Those of us who can't see the ocean from our window might feel disconnected from the life there. It might seem that, because the ocean feels far away, its problems will only harm those people that fish or make their living directly from the sea. But this isn’t true: the sea is far more important than that. It's easy to forget the critical role the ocean plays in human life. The salty water of the ocean covers more than 70 percent of the Earth's surface. Ocean plants produce some 50% of the planet's oxygen. Seawater absorbs a quarter of the carbon dioxide we pump into the atmosphere. And...
Most people have never heard of the Hawaiian petrel , an endangered, crow-sized seabird that spends the majority of its life searching for food over the North Pacific Ocean. Nevertheless, this bird is no stranger to human influence, and it has a stern lesson to teach us about the history of the open ocean. When it comes to what marine predators can find to eat, humans are changing things, and fast. My colleagues and I have spent a number of years studying the history of this amazing seafarer. We’ve come to view it as a sort of indicator of food web history in the oceanic zone of the North...
Tags: Food web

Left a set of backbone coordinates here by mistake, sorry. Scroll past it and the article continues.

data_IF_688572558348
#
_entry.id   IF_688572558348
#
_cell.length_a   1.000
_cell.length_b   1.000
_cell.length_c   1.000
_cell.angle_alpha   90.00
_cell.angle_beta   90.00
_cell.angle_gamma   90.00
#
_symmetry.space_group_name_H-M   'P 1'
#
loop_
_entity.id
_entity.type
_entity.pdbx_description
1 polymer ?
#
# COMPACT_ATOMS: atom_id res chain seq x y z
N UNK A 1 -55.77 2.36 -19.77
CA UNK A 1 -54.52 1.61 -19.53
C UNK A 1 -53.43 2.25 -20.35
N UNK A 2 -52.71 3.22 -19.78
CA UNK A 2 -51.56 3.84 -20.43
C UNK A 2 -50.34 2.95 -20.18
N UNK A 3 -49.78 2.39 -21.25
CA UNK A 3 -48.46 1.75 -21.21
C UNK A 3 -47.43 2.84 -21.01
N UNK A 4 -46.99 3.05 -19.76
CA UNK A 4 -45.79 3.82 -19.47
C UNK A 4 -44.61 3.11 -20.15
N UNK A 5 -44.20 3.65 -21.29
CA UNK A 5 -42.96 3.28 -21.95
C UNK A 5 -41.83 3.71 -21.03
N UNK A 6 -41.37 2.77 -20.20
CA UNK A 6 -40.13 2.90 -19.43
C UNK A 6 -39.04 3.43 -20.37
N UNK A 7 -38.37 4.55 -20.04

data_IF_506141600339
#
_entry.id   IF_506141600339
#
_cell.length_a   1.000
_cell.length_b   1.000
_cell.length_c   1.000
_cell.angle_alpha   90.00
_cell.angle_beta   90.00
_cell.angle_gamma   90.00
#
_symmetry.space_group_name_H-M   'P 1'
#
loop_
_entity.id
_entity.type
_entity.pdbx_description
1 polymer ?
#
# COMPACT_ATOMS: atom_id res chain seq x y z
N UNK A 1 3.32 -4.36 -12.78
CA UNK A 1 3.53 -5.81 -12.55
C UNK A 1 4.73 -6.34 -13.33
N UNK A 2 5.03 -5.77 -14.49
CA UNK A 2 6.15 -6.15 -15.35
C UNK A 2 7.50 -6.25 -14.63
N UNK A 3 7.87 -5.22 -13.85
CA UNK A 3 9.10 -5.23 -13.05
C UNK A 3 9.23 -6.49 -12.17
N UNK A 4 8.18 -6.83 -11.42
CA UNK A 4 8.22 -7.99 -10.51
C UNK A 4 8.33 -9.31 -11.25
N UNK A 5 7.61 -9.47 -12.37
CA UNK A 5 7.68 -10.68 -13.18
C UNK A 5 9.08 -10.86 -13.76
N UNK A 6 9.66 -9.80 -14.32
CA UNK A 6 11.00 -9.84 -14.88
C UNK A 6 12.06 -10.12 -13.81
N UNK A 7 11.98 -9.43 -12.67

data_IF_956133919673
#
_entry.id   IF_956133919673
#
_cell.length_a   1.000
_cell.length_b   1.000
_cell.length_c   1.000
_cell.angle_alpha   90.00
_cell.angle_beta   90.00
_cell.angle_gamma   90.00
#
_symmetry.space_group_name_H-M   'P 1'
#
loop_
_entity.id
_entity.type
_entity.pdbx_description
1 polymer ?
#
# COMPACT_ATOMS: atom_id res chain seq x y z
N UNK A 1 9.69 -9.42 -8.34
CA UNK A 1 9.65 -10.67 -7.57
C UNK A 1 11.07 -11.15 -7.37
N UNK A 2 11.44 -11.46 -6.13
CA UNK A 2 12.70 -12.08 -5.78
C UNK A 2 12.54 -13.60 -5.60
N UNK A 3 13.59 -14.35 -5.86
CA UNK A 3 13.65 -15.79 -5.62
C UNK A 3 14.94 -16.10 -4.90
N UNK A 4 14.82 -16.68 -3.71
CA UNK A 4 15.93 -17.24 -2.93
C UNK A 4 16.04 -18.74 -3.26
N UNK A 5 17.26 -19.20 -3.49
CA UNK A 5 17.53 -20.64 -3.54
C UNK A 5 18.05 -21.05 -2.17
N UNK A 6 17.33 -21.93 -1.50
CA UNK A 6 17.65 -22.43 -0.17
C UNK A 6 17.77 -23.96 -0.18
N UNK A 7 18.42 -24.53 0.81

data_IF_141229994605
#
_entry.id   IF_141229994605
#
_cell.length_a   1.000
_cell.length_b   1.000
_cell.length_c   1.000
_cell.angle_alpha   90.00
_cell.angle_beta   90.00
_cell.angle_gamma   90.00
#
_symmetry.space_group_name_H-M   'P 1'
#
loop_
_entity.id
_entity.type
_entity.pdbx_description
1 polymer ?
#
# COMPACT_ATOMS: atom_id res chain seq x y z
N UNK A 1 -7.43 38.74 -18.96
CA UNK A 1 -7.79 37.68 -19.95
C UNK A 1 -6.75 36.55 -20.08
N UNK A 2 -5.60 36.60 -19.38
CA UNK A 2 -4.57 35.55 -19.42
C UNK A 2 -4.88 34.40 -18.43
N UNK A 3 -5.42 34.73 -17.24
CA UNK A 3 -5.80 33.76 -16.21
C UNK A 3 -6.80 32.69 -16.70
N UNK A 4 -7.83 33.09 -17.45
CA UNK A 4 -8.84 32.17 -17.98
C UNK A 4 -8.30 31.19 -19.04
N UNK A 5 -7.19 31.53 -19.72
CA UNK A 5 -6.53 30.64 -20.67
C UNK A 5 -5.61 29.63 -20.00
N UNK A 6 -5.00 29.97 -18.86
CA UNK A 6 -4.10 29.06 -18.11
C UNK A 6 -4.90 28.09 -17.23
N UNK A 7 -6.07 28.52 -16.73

As a research diver for the US Environmental Protection Agency (EPA), one of my jobs is to make sure that people and companies working in the fish industry don’t dump too much waste in the ocean. On my first dive at an underwater waste site, my old salt of a dive partner hinted, “you might see a shark… or three” with a wink. “Okay,” I thought, “I can deal with a couple of sharks.” Descending to the dump site, I soon saw circling dogfish and salmon sharks extending all the way from 80 feet to the surface—maybe 50 sharks, perhaps more. All those dogfish were drawn to a pile of Alaskan salmon...
Tags: Salmon
Even if you aren't a hardcore birder, chances are you have some hidden love for penguins. These flightless birds have captured our hearts through countless movies, beautiful images and their adorable fluffy young. Panoramic scenes of their large breeding colonies make penguin populations seem limitless, but the IUCN Red List of Threatened Species lists 11 of the 18 species as Vulnerable or Endangered. Penguins have certain characteristics that make them especially vulnerable to large-scale changes to our oceans and climate: their reproductive lifestyle of laying only one or two eggs,...